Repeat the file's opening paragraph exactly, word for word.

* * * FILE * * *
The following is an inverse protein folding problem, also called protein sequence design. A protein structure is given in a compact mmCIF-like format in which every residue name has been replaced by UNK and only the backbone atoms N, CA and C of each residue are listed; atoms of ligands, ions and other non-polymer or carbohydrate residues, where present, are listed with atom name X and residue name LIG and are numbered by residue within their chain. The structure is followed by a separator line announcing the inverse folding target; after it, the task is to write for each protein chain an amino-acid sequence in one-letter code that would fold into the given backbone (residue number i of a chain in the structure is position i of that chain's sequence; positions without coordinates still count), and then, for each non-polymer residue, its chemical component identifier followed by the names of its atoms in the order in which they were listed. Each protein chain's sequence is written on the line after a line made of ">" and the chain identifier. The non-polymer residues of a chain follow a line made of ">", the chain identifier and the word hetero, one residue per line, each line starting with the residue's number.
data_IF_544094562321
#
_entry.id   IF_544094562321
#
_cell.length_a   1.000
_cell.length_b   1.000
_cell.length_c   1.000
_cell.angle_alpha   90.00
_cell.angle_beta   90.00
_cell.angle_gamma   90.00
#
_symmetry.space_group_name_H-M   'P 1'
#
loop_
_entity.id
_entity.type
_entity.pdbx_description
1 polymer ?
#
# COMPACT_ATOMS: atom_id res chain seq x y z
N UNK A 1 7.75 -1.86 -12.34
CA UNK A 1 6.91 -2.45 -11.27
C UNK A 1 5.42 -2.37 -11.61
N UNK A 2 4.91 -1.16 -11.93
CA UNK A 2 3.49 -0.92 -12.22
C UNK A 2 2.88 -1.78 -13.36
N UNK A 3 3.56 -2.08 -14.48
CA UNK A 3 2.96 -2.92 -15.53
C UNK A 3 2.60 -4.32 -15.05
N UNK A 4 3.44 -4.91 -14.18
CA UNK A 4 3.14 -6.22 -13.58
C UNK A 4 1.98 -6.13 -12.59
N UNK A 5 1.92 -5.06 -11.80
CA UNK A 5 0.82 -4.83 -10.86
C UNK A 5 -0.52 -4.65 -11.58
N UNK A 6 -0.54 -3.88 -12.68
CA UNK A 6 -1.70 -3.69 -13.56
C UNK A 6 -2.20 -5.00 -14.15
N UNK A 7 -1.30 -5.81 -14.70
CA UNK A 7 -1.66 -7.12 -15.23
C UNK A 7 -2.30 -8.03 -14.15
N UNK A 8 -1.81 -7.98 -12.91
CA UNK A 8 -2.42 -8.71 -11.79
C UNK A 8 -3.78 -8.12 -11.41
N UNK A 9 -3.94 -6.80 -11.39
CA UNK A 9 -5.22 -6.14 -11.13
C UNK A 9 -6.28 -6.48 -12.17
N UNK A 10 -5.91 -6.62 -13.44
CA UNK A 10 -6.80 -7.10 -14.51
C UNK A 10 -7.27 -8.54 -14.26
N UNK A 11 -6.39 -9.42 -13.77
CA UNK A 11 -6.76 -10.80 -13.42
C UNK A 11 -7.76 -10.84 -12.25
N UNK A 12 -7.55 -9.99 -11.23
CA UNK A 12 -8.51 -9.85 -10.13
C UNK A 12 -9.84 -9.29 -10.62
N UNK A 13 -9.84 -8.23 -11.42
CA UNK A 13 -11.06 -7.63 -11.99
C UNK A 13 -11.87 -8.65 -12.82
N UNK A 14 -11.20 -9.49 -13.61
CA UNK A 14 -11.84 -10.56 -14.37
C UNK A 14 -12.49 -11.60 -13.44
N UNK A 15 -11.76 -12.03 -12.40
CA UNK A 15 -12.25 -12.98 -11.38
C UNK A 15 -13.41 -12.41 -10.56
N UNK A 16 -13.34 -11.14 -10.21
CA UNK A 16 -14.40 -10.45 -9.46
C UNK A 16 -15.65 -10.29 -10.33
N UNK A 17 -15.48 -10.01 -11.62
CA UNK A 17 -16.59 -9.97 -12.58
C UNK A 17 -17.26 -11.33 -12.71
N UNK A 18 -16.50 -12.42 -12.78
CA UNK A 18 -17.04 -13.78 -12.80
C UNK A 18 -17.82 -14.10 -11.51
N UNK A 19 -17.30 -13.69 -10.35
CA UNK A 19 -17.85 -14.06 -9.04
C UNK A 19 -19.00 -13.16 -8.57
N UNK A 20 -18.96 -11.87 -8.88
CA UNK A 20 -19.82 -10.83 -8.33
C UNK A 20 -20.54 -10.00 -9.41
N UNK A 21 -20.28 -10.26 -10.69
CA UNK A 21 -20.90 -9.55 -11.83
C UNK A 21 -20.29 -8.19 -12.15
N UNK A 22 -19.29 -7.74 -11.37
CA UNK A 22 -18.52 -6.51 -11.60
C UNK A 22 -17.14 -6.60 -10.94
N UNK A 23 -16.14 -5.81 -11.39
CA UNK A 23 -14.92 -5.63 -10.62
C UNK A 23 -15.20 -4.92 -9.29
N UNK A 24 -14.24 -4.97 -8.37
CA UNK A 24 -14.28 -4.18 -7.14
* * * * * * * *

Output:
The following is an inverse protein folding problem, also called protein sequence design. A protein structure is given in a compact mmCIF-like format in which every residue name has been replaced by UNK and only the backbone atoms N, CA and C of each residue are listed; atoms of ligands, ions and other non-polymer or carbohydrate residues, where present, are listed with atom name X and residue name LIG and are numbered by residue within their chain. The structure is followed by a separator line announcing the inverse folding target; after it, the task is to write for each protein chain an amino-acid sequence in one-letter code that would fold into the given backbone (residue number i of a chain in the structure is position i of that chain's sequence; positions without coordinates still count), and then, for each non-polymer residue, its chemical component identifier followed by the names of its atoms in the order in which they were listed. Each protein chain's sequence is written on the line after a line made of ">" and the chain identifier. The non-polymer residues of a chain follow a line made of ">", the chain identifier and the word hetero, one residue per line, each line starting with the residue's number.